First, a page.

Ms. Bushby is always thinking about school as both an academic and social space. She is very encouraging and positive when talking to students. She focuses on having a growth mindset and always believes in their ability even when the student might not. She has a talent for unique problem solving that incorporates the special interest of students. For example, my daughter has a special attachment to her stuffed bunny so Ms. Bushby brought in another stuffed bunny as a “friend” to join my daughter’s bunny as a means to support the gradual fading of my daughter’s stuffed rabbit at school. Without any anxiety or stress my daughter was brought to a point where she decided herself it was time to send bunny to her own bunny school while my daughter went to people school. This also helped by daughter to communicate/interact/socialize more directly with her peers as she no longer needed her stuffed bunny to fall back on. To further social/peer relationships Ms. Bushby facilitates a recess group based on creative play called Gumdrop Land. My daughter and some peers meet weekly to create clay characters and are currently collaborating on a story line for the characters to act out. This group has evolved into so much more than play and is a way for a group of students to build positive and meaningful friendships. Birthday party invitations have been extended to my daughter as a result of the connections made in this group.
Heather Bushby is a strong advocate for the students she works with and she is always looking for ways to further support their inclusion. She recognized my daughter’s talent for coding and is collaborating with school staff to include my daughter in a girls’ coding club (even though she is technically too young for the group). Ms. Bushby is very reflective and a keen contributor to discussions on IEP learning goals, etc. She checks in regularly with all team members, including students themselves, in decisions made. She is always thinking of the future and how a student will best move forward.
Ms. Bushby has an indescribable gift for “reading” students and identifying the underlying need, barrier, trigger. She helps coach students through difficult landscapes that contain layers of academic/ social/ emotional need; and she does it so seamlessly. It’s really an art form for her. In a way she is like an invisible layer so that her presence does not overpower the person that she is supporting. She supports with fluidity so that the person not the need is what shines.
- Kelsey Woodley has a warm, welcoming and calm demeanour. She is available before/after school to meet with parents and/or devote extra time to individual students. She has a private lunch with each student and takes the time to genuinely connect with each one. She writes a very personalized thank you note to each student thanking them for sharing lunch with her and emphasizing something positive in each student. She responds immediately to parent emails, even on weekends. The physical environment of her classroom is uncluttered, calm and organized. The students have flexible seating and workplace/space choices. She uses tables, hokki stools, a couch and a cozy rug all as options for students to use. She incorporates class-wide Movement and Mindfulness breaks. Regulation tools are available to every student. She presents multiple ways for a student to demonstrate his/her understanding of the subject matter. She allows for early morning entry for students who need a little more time to settle in for the day.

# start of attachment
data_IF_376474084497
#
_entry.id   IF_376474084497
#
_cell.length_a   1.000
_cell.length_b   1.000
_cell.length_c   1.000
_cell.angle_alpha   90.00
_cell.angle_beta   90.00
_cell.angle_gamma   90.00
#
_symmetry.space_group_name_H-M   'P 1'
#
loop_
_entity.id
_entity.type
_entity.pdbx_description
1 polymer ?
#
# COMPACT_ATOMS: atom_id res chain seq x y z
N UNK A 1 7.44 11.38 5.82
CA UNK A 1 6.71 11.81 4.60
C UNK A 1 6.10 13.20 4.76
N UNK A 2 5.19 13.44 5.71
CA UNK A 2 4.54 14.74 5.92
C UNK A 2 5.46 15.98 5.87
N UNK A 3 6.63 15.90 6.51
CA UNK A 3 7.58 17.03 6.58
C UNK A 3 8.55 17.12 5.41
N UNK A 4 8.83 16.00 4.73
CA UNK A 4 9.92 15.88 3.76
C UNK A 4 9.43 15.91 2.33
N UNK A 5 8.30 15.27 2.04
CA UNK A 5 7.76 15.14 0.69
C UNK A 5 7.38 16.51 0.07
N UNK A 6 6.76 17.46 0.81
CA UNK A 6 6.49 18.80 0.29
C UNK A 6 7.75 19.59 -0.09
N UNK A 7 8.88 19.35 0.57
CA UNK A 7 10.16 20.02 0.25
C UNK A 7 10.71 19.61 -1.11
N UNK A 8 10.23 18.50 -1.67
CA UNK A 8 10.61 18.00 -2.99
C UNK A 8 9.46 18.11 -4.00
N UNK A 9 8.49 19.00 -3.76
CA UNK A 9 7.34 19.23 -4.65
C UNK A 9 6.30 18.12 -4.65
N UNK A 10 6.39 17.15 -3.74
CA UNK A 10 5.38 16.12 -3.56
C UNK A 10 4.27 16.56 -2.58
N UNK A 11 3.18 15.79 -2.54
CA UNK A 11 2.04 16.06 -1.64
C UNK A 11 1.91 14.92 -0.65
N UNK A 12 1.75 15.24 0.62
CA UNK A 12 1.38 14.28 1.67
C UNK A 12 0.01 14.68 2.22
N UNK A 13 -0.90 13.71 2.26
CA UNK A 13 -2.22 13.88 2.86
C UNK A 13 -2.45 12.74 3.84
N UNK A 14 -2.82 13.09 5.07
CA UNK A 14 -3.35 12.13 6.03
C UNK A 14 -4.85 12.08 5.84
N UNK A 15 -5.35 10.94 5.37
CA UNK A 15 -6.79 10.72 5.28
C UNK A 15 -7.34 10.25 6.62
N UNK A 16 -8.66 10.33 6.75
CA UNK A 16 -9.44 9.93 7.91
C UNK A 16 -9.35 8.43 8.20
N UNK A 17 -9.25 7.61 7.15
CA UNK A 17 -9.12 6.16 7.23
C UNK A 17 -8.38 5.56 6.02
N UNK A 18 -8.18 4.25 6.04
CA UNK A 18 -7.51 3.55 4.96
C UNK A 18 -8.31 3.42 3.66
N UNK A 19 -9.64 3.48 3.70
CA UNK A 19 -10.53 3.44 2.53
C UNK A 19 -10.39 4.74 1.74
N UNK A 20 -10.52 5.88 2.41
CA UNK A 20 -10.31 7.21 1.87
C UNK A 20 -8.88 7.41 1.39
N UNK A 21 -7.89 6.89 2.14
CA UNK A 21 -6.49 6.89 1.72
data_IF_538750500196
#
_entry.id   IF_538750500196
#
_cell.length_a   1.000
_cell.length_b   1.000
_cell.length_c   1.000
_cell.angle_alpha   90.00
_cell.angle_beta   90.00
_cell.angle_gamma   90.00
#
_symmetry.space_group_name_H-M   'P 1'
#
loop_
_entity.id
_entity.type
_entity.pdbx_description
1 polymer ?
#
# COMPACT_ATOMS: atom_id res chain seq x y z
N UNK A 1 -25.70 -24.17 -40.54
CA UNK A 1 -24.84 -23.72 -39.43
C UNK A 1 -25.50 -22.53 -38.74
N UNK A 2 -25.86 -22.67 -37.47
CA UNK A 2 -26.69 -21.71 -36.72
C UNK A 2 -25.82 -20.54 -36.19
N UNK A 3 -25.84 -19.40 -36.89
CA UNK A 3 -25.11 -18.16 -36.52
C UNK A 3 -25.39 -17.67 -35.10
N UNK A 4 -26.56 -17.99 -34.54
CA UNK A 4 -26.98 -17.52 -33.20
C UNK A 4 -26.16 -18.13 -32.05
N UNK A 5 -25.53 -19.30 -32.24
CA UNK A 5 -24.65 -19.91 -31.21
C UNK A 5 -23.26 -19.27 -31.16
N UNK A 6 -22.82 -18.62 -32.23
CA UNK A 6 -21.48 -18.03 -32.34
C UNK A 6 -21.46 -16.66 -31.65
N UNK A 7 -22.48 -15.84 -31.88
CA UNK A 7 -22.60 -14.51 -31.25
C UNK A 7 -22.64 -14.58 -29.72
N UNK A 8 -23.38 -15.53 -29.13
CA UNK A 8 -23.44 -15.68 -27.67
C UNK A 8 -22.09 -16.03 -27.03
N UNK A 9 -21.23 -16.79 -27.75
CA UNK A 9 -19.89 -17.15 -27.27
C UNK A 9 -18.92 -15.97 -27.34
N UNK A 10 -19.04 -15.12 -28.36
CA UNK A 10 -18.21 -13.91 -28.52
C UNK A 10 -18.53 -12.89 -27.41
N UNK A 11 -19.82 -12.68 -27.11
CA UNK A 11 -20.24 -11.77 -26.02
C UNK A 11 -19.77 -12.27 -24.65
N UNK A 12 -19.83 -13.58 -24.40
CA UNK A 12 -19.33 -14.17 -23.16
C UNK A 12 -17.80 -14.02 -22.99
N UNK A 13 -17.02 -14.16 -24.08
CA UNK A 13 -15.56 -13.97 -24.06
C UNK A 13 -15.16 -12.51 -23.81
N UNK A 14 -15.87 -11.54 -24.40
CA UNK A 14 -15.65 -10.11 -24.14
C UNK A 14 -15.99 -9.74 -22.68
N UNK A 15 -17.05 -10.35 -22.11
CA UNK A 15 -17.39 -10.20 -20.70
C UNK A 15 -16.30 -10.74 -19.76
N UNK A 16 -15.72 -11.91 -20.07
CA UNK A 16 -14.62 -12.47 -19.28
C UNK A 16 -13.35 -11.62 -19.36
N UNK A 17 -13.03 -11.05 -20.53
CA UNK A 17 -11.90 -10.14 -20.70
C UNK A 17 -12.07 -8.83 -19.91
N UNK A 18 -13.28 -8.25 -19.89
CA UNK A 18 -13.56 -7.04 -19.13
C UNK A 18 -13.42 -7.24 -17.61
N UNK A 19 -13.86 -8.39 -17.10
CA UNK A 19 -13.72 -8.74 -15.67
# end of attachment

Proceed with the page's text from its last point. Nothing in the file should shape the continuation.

Ms. Woodley is very mindful of her students, their unique needs and looks for ways to incorporate the special interests of students to make difficult topics and/or activities more engaging. My daughter has an affinity for rabbits. Ms. Woodley used this interest as a way for my daughter to present to the class about the new rabbits our family was fostering. This sparked a lot of interest from her classmates and promoted conversation. Ms. Woodley is very “in tune” with her students as well. She recognized the need for some students to develop more teamwork skills and introduced weekly cooperative learning games that were fun and engaging. She is willing to implement adaptations to accommodate students’ success in learning. She organized and facilitates a weekly Yoga Club during lunch period, knowing this would appeal to and benefit not only my child, but many of her peers as well.
Ms. Woodley ensures that all students have an opportunity to get to know one another by rotating table seating daily, making exceptions for those whose needs may indicate otherwise. This also allows them to accept differences. Ms. Woodley strategically selects students for group project work to support individual success in learning to work together. She fosters an environment where peers support each other. Ms Woodley is an example of inclusive education to other educators in demonstrating how to be flexible and adapt and recognizing that what is good for “designated” students is good for all students. With both parents and colleagues, she is willing and open to listening to input from them. She works to consider and implement the ideas of others that support inclusion. Ms. Woodley consults with and team teaches with the school counsellor regarding brain science, mindfulness and anxiety (understanding and management). She also works extremely well with the learning support teacher and classroom EA.
Open, flexible and supportive are the three words that best describe Ms. Woodley. She has a natural ability to adjust the flow (e.g. time of day) of preferred subjects to allow the participation of all students, including students that participate in additional curriculum activities that take them away from the classrooms at times. For example, she changed the time that art was taught so my daughter didn’t notice it when she left to participate in a weekly district adapted swim program.